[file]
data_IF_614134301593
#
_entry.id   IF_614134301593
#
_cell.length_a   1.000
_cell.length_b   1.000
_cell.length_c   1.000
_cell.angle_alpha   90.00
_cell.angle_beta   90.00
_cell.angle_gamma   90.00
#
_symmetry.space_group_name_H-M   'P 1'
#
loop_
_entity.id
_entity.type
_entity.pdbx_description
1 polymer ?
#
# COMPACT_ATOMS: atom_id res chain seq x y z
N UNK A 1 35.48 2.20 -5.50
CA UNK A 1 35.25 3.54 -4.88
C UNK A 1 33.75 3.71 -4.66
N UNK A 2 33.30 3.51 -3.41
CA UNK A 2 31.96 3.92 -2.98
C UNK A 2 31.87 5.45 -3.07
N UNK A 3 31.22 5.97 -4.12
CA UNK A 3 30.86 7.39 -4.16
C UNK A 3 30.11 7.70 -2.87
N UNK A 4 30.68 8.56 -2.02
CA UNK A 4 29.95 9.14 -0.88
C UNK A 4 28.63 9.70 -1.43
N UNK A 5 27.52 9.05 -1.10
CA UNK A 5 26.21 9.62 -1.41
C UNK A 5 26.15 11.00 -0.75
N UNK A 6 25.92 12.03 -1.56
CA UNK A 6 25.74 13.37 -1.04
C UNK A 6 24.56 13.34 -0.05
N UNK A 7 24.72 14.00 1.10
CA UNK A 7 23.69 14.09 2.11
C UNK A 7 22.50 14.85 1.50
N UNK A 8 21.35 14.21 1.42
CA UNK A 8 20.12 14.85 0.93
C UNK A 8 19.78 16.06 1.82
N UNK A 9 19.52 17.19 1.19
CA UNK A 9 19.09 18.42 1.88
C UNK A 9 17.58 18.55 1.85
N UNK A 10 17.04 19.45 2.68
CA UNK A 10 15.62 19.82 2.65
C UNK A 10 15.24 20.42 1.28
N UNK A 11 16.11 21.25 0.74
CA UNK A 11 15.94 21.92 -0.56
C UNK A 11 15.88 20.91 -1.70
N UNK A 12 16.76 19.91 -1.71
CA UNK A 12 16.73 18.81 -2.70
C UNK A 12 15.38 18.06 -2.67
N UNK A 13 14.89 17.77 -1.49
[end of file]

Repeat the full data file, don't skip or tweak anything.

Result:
data_IF_614134301593
#
_entry.id   IF_614134301593
#
_cell.length_a   1.000
_cell.length_b   1.000
_cell.length_c   1.000
_cell.angle_alpha   90.00
_cell.angle_beta   90.00
_cell.angle_gamma   90.00
#
_symmetry.space_group_name_H-M   'P 1'
#
loop_
_entity.id
_entity.type
_entity.pdbx_description
1 polymer ?
#
# COMPACT_ATOMS: atom_id res chain seq x y z
N UNK A 1 35.48 2.20 -5.50
CA UNK A 1 35.25 3.54 -4.88
C UNK A 1 33.75 3.71 -4.66
N UNK A 2 33.30 3.51 -3.41
CA UNK A 2 31.96 3.92 -2.98
C UNK A 2 31.87 5.45 -3.07
N UNK A 3 31.22 5.97 -4.12
CA UNK A 3 30.86 7.39 -4.16
C UNK A 3 30.11 7.70 -2.87
N UNK A 4 30.68 8.56 -2.02
CA UNK A 4 29.95 9.14 -0.88
C UNK A 4 28.63 9.70 -1.43
N UNK A 5 27.52 9.05 -1.10
CA UNK A 5 26.21 9.62 -1.41
C UNK A 5 26.15 11.00 -0.75
N UNK A 6 25.92 12.03 -1.56
CA UNK A 6 25.74 13.37 -1.04
C UNK A 6 24.56 13.34 -0.05
N UNK A 7 24.72 14.00 1.10
CA UNK A 7 23.69 14.09 2.11
C UNK A 7 22.50 14.85 1.50
N UNK A 8 21.35 14.21 1.42
CA UNK A 8 20.12 14.85 0.93
C UNK A 8 19.78 16.06 1.82
N UNK A 9 19.52 17.19 1.19
CA UNK A 9 19.09 18.42 1.88
C UNK A 9 17.58 18.55 1.85
N UNK A 10 17.04 19.45 2.68
CA UNK A 10 15.62 19.82 2.65
C UNK A 10 15.24 20.42 1.28
N UNK A 11 16.11 21.25 0.74
CA UNK A 11 15.94 21.92 -0.56
C UNK A 11 15.88 20.91 -1.70
N UNK A 12 16.76 19.91 -1.71
CA UNK A 12 16.73 18.81 -2.70
C UNK A 12 15.38 18.06 -2.67
N UNK A 13 14.89 17.77 -1.49